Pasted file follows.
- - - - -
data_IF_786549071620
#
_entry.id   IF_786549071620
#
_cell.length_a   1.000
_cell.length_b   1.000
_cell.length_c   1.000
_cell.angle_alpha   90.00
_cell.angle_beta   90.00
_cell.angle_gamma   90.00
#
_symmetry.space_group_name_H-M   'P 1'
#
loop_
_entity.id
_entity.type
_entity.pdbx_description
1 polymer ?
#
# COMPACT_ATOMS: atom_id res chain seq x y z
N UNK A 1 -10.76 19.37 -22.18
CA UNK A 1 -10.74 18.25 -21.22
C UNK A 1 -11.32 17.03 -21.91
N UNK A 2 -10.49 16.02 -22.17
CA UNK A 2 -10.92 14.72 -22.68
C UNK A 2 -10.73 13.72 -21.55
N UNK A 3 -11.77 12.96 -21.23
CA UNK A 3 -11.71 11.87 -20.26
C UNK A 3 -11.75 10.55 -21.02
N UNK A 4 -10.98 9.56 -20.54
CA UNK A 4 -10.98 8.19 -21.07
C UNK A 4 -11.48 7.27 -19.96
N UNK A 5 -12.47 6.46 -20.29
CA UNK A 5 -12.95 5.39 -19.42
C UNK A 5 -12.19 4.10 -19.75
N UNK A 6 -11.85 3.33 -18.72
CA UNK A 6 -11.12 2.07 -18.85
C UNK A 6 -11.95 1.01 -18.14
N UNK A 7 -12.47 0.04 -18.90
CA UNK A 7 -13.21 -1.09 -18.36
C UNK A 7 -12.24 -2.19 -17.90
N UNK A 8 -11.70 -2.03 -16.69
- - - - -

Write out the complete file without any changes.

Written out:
data_IF_786549071620
#
_entry.id   IF_786549071620
#
_cell.length_a   1.000
_cell.length_b   1.000
_cell.length_c   1.000
_cell.angle_alpha   90.00
_cell.angle_beta   90.00
_cell.angle_gamma   90.00
#
_symmetry.space_group_name_H-M   'P 1'
#
loop_
_entity.id
_entity.type
_entity.pdbx_description
1 polymer ?
#
# COMPACT_ATOMS: atom_id res chain seq x y z
N UNK A 1 -10.76 19.37 -22.18
CA UNK A 1 -10.74 18.25 -21.22
C UNK A 1 -11.32 17.03 -21.91
N UNK A 2 -10.49 16.02 -22.17
CA UNK A 2 -10.92 14.72 -22.68
C UNK A 2 -10.73 13.72 -21.55
N UNK A 3 -11.77 12.96 -21.23
CA UNK A 3 -11.71 11.87 -20.26
C UNK A 3 -11.75 10.55 -21.02
N UNK A 4 -10.98 9.56 -20.54
CA UNK A 4 -10.98 8.19 -21.07
C UNK A 4 -11.48 7.27 -19.96
N UNK A 5 -12.47 6.46 -20.29
CA UNK A 5 -12.95 5.39 -19.42
C UNK A 5 -12.19 4.10 -19.75
N UNK A 6 -11.85 3.33 -18.72
CA UNK A 6 -11.12 2.07 -18.85
C UNK A 6 -11.95 1.01 -18.14
N UNK A 7 -12.47 0.04 -18.90
CA UNK A 7 -13.21 -1.09 -18.36
C UNK A 7 -12.24 -2.19 -17.90
N UNK A 8 -11.70 -2.03 -16.69